But what of truly senior people, such as army generals? The same system applies to them, too. The OGD actually has two sections to deal with the military. In 1991, Kim Jong Il decreed that all generals undergo “Party Lectures,” run by a supervisor who answers to OGD Section 13 (responsible for military “guidance”). This means that they are taken away for two weeks, and kept in dormitories with other generals. They are subjected to propaganda and public criticism sessions, so as to instill compliance and fear. After this process is complete, the OGD decides which of them to promote or demote through OGD Section 4, which handles military appointments.
The DPRK publicly proclaims itself a songun (military first) state. And while a great proportion of the nation’s resources are, indeed, channeled into the military, military appointments are ultimately under the control of the Party, or specifically the OGD (which is officially a part of the Party). It is not uncommon for non-soldiers to be appointed to very senior military positions. Hwang Pyong So, a career-long OGD man, currently heads [text is from 2015] up the organization’s oversight of military affairs as deputy director—and is a Sangjang (colonel-general, just one step under full general, though he is certainly more powerful than any general with a conventional military background). In May 2014, he was also named Director of the General Political Bureau of the Korean People’s Army—the second-highest ranking military title, after Supreme Leader Kim Jong Un.
This in itself does not make Hwang Pyong So powerful. His predecessor Choe Ryong Hae held the title for a short time, and was then pushed out; sources say Choe was never as important as commonly assumed. Rather, Hwang’s new title is better seen as an official stamp of approval on the power he already had.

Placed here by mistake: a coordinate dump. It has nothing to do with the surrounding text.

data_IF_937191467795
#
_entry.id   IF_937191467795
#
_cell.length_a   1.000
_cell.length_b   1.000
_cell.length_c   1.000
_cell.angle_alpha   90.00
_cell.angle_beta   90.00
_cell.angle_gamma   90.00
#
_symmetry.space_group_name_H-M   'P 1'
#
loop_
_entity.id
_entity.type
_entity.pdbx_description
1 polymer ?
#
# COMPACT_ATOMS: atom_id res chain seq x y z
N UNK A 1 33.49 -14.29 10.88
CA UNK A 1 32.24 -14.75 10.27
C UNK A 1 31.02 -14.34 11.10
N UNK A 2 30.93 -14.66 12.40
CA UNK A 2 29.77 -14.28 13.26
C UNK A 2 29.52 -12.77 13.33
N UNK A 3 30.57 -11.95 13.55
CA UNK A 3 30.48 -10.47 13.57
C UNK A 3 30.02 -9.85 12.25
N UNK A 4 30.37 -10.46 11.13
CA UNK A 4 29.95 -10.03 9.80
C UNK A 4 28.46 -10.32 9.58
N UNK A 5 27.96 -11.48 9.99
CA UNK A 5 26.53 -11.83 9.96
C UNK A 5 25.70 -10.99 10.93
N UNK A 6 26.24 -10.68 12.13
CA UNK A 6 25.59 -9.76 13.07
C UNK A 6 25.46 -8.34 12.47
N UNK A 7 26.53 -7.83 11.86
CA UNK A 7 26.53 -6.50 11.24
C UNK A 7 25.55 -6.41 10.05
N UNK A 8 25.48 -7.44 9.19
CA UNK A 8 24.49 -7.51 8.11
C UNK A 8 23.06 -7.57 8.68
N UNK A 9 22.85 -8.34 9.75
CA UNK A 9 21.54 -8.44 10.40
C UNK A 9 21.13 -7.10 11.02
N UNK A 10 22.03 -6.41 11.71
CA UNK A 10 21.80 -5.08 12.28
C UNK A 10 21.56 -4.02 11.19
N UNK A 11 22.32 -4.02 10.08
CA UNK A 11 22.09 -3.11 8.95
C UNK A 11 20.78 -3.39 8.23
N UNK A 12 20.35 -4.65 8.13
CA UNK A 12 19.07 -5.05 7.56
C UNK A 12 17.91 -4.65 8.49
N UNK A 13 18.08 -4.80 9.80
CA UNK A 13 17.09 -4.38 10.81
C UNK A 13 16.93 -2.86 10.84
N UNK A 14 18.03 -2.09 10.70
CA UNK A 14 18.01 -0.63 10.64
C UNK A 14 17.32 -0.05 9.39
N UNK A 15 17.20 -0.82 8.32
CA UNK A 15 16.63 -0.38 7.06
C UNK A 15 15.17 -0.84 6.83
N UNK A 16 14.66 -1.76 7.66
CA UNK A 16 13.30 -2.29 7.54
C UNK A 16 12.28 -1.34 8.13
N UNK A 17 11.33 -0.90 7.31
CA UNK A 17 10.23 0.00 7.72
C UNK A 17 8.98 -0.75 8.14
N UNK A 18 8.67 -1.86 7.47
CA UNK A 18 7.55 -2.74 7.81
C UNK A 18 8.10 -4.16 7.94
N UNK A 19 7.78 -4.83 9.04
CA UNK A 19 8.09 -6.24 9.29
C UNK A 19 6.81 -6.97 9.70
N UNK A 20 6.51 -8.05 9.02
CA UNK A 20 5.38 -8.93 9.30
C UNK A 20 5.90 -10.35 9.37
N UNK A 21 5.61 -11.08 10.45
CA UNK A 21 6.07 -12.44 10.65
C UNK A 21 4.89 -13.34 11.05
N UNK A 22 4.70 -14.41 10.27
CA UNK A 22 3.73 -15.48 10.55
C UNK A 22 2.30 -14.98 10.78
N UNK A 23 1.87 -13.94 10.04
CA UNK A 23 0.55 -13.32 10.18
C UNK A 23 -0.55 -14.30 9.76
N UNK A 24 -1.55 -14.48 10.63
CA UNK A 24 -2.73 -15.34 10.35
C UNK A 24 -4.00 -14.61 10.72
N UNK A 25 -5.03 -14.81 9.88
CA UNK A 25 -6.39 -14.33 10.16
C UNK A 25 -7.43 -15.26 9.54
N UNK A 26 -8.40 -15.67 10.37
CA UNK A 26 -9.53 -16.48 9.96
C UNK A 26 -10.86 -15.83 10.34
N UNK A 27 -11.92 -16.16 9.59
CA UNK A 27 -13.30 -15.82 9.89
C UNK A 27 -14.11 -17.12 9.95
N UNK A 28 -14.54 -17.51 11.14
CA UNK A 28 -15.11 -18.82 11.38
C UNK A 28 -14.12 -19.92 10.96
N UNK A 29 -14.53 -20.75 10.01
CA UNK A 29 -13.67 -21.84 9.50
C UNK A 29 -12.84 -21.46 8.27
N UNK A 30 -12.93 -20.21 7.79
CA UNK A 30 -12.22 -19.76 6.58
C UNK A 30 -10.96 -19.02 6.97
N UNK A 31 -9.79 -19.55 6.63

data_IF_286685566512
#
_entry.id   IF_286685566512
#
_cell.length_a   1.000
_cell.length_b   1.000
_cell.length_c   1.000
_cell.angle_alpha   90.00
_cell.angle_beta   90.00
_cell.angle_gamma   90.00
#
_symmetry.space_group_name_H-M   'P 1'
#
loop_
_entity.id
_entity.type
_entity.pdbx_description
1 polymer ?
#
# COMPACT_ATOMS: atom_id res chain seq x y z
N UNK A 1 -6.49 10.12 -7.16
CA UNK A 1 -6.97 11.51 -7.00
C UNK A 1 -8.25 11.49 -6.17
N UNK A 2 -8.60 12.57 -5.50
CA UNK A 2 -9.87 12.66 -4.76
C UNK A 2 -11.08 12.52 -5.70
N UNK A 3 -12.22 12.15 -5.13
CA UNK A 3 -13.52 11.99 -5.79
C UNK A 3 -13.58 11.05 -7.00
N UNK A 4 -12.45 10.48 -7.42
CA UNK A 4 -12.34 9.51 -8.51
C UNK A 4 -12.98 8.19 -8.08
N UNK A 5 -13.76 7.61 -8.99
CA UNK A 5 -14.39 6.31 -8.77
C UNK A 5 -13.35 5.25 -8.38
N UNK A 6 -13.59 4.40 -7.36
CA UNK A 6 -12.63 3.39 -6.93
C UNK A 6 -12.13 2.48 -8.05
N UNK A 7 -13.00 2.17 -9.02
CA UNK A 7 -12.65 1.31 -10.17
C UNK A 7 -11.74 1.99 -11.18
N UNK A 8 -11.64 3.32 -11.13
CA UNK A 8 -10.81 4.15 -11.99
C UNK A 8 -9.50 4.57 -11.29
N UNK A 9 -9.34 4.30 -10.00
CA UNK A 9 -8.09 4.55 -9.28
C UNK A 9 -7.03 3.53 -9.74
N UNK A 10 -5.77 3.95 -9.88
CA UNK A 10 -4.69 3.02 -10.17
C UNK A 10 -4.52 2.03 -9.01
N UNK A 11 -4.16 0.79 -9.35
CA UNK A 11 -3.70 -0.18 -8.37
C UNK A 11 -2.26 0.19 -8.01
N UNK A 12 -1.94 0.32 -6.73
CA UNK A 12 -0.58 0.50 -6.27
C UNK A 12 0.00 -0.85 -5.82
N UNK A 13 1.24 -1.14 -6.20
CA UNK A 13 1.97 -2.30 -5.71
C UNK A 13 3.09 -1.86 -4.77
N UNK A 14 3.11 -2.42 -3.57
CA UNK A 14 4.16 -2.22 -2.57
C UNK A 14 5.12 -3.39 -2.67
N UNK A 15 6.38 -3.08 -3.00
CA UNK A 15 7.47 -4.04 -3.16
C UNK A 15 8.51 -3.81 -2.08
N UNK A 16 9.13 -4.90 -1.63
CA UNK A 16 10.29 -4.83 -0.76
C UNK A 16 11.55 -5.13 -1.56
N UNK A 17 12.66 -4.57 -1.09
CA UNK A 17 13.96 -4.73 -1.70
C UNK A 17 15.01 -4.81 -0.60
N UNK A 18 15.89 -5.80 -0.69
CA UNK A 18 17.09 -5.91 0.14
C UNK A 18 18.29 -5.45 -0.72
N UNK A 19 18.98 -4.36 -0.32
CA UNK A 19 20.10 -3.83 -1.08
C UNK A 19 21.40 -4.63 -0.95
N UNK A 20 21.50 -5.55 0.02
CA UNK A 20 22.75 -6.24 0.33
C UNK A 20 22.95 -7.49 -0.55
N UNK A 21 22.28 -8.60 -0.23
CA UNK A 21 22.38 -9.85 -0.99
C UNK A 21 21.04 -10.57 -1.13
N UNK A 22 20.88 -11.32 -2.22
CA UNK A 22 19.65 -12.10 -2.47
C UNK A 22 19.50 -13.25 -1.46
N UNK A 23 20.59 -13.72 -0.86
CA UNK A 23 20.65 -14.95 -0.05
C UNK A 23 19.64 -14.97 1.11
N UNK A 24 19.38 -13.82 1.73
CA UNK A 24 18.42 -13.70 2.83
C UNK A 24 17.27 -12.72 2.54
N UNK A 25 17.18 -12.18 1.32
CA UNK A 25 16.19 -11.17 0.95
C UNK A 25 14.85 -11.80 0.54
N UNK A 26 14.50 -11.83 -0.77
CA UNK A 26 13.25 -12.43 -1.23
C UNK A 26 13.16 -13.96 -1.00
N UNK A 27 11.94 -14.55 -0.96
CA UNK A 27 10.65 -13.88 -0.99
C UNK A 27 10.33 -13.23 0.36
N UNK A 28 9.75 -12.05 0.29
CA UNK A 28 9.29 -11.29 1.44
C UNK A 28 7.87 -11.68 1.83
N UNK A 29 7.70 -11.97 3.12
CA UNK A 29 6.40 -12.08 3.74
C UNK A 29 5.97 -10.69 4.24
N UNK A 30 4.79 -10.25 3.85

Tipping the balance even further away from career soldiers is the fact that different military units in North Korea are not allowed to communicate directly with each other. This helped Kim Jong Il centralize power, and protect himself against possible coup attempts. It is quite fanciful, then, to postulate that a “rogue general” could secretly gather up enough supporters and overthrow the regime, or indeed sell nuclear material to Al-Qaeda. Even talking of “reformist Party officials versus hard-line generals”—as we see so often in the Western press—is not helpful or accurate, since there are plenty of people with one foot in both camps. And regardless, appointments to both will have been approved by the Kim family-OGD nexus to serve the same purpose: the preservation of the system.